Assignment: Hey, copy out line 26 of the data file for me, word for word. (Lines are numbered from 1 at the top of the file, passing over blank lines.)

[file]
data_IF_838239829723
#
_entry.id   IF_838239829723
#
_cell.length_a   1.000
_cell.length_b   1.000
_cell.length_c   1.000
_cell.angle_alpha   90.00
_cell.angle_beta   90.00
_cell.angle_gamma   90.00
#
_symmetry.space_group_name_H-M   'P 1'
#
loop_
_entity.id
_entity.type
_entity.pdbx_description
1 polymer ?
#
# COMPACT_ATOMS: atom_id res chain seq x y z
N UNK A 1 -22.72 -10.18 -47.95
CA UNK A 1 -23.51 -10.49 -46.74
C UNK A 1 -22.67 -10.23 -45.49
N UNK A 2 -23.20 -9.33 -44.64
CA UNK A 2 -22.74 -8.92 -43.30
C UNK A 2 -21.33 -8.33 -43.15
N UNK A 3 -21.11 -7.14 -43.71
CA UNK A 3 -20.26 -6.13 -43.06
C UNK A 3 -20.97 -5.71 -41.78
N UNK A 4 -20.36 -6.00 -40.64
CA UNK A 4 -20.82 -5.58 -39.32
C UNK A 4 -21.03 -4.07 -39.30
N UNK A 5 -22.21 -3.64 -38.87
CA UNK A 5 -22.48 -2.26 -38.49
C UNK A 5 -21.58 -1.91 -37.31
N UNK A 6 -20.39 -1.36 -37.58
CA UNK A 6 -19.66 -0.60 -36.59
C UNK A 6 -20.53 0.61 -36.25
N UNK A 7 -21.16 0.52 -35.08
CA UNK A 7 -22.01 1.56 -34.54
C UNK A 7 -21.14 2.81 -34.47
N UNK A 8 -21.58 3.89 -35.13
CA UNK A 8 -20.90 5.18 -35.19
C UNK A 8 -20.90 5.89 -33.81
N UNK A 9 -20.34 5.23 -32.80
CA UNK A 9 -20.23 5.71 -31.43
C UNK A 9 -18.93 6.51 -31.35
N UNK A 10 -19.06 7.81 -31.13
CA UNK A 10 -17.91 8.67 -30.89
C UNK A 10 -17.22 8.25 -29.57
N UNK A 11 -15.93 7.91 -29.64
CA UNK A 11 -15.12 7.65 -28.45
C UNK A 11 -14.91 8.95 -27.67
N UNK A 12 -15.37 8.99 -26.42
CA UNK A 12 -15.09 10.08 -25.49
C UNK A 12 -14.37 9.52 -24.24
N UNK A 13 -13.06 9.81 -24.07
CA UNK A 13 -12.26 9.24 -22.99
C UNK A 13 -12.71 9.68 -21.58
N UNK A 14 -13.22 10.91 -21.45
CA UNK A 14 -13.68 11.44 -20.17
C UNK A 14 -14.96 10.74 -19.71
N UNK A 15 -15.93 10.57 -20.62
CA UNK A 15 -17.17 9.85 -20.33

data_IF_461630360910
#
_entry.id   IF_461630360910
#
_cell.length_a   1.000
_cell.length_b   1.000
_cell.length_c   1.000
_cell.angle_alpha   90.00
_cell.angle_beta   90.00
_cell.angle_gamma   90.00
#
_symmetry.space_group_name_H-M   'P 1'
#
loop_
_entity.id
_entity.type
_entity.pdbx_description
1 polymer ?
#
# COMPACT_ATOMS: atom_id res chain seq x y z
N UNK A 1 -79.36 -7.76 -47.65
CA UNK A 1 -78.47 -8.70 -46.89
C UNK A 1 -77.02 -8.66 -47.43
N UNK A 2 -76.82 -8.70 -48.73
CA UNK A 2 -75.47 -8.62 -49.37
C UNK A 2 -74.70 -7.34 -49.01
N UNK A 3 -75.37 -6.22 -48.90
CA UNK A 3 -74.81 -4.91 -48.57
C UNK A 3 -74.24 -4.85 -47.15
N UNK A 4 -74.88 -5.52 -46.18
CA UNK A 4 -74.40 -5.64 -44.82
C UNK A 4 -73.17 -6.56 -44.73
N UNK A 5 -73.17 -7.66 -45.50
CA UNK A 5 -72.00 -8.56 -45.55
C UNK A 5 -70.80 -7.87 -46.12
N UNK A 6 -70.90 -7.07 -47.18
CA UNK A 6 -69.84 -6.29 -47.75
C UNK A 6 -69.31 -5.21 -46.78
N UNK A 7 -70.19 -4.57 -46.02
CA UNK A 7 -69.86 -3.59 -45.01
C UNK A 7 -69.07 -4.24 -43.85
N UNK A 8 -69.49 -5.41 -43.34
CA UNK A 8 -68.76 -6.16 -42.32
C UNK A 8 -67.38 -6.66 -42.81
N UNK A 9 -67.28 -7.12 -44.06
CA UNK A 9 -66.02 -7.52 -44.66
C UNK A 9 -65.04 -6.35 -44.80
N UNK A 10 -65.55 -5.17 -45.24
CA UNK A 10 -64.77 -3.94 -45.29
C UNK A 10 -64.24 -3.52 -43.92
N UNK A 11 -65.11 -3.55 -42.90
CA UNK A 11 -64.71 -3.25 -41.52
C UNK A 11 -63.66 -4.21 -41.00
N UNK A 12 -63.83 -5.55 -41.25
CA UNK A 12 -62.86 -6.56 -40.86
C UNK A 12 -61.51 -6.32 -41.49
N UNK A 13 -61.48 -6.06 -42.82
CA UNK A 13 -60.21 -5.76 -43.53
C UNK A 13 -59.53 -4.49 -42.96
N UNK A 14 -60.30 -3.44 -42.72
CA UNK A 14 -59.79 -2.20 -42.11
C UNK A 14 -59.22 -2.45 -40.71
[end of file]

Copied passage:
C UNK A 2 -21.33 -8.33 -43.15